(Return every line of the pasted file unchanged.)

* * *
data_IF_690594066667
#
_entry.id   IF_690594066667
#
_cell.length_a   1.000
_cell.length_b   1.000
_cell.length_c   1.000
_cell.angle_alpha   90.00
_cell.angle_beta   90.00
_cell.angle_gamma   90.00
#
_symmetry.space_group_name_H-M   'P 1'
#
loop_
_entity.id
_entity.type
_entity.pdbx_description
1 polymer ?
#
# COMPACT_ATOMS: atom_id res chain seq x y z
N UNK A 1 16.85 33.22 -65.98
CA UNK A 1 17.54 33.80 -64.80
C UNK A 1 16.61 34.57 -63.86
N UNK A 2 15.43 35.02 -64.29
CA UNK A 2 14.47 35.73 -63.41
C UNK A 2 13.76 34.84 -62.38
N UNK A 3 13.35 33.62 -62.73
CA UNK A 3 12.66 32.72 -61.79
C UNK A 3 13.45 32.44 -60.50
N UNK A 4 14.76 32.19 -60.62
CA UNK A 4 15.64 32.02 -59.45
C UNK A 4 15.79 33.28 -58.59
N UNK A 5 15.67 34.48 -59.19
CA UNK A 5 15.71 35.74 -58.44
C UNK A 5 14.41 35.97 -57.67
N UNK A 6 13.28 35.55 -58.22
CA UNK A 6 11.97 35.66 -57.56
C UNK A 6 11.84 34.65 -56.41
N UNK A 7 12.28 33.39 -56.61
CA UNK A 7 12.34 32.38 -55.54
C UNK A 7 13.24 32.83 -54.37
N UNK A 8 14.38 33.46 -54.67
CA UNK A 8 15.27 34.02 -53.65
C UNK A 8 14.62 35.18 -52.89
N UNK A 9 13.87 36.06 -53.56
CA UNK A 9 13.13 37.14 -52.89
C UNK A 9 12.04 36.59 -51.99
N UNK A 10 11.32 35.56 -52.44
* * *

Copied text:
data_IF_690594066667
#
_entry.id   IF_690594066667
#
_cell.length_a   1.000
_cell.length_b   1.000
_cell.length_c   1.000
_cell.angle_alpha   90.00
_cell.angle_beta   90.00
_cell.angle_gamma   90.00
#
_symmetry.space_group_name_H-M   'P 1'
#
loop_
_entity.id
_entity.type
_entity.pdbx_description
1 polymer ?
#
# COMPACT_ATOMS: atom_id res chain seq x y z
N UNK A 1 16.85 33.22 -65.98
CA UNK A 1 17.54 33.80 -64.80
C UNK A 1 16.61 34.57 -63.86
N UNK A 2 15.43 35.02 -64.29
CA UNK A 2 14.47 35.73 -63.41
C UNK A 2 13.76 34.84 -62.38
N UNK A 3 13.35 33.62 -62.73
CA UNK A 3 12.66 32.72 -61.79
C UNK A 3 13.45 32.44 -60.50
N UNK A 4 14.76 32.19 -60.62
CA UNK A 4 15.64 32.02 -59.45
C UNK A 4 15.79 33.28 -58.59
N UNK A 5 15.67 34.48 -59.19
CA UNK A 5 15.71 35.74 -58.44
C UNK A 5 14.41 35.97 -57.67
N UNK A 6 13.28 35.55 -58.22
CA UNK A 6 11.97 35.66 -57.56
C UNK A 6 11.84 34.65 -56.41
N UNK A 7 12.28 33.39 -56.61
CA UNK A 7 12.34 32.38 -55.54
C UNK A 7 13.24 32.83 -54.37
N UNK A 8 14.38 33.46 -54.67
CA UNK A 8 15.27 34.02 -53.65
C UNK A 8 14.62 35.18 -52.89
N UNK A 9 13.87 36.06 -53.56
CA UNK A 9 13.13 37.14 -52.89
C UNK A 9 12.04 36.59 -51.99
N UNK A 10 11.32 35.56 -52.44